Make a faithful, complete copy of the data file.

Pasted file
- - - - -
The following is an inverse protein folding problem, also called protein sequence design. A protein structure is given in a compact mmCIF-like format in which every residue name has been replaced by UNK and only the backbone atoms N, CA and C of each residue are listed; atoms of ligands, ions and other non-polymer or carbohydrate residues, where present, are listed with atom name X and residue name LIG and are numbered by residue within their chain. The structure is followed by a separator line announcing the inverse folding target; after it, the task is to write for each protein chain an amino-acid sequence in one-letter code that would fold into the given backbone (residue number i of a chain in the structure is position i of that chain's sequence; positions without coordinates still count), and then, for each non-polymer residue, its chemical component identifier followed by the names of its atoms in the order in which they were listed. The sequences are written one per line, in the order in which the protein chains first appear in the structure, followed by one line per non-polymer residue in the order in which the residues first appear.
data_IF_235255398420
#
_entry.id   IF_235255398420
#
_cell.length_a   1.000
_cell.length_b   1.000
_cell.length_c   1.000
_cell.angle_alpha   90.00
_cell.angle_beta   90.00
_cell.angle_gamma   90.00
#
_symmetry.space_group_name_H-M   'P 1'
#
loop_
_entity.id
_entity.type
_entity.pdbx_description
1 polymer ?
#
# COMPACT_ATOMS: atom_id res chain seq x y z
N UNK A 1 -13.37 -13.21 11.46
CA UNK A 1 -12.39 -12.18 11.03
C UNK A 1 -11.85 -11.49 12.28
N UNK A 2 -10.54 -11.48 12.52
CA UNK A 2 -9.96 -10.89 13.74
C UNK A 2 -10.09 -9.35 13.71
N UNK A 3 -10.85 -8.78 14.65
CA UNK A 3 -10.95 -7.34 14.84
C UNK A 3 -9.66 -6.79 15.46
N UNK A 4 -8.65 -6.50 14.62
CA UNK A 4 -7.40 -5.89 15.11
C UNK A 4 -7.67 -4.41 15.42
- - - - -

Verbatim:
The following is an inverse protein folding problem, also called protein sequence design. A protein structure is given in a compact mmCIF-like format in which every residue name has been replaced by UNK and only the backbone atoms N, CA and C of each residue are listed; atoms of ligands, ions and other non-polymer or carbohydrate residues, where present, are listed with atom name X and residue name LIG and are numbered by residue within their chain. The structure is followed by a separator line announcing the inverse folding target; after it, the task is to write for each protein chain an amino-acid sequence in one-letter code that would fold into the given backbone (residue number i of a chain in the structure is position i of that chain's sequence; positions without coordinates still count), and then, for each non-polymer residue, its chemical component identifier followed by the names of its atoms in the order in which they were listed. The sequences are written one per line, in the order in which the protein chains first appear in the structure, followed by one line per non-polymer residue in the order in which the residues first appear.
data_IF_235255398420
#
_entry.id   IF_235255398420
#
_cell.length_a   1.000
_cell.length_b   1.000
_cell.length_c   1.000
_cell.angle_alpha   90.00
_cell.angle_beta   90.00
_cell.angle_gamma   90.00
#
_symmetry.space_group_name_H-M   'P 1'
#
loop_
_entity.id
_entity.type
_entity.pdbx_description
1 polymer ?
#
# COMPACT_ATOMS: atom_id res chain seq x y z
N UNK A 1 -13.37 -13.21 11.46
CA UNK A 1 -12.39 -12.18 11.03
C UNK A 1 -11.85 -11.49 12.28
N UNK A 2 -10.54 -11.48 12.52
CA UNK A 2 -9.96 -10.89 13.74
C UNK A 2 -10.09 -9.35 13.71
N UNK A 3 -10.85 -8.78 14.65
CA UNK A 3 -10.95 -7.34 14.84
C UNK A 3 -9.66 -6.79 15.46
N UNK A 4 -8.65 -6.50 14.62
CA UNK A 4 -7.40 -5.89 15.11
C UNK A 4 -7.67 -4.41 15.42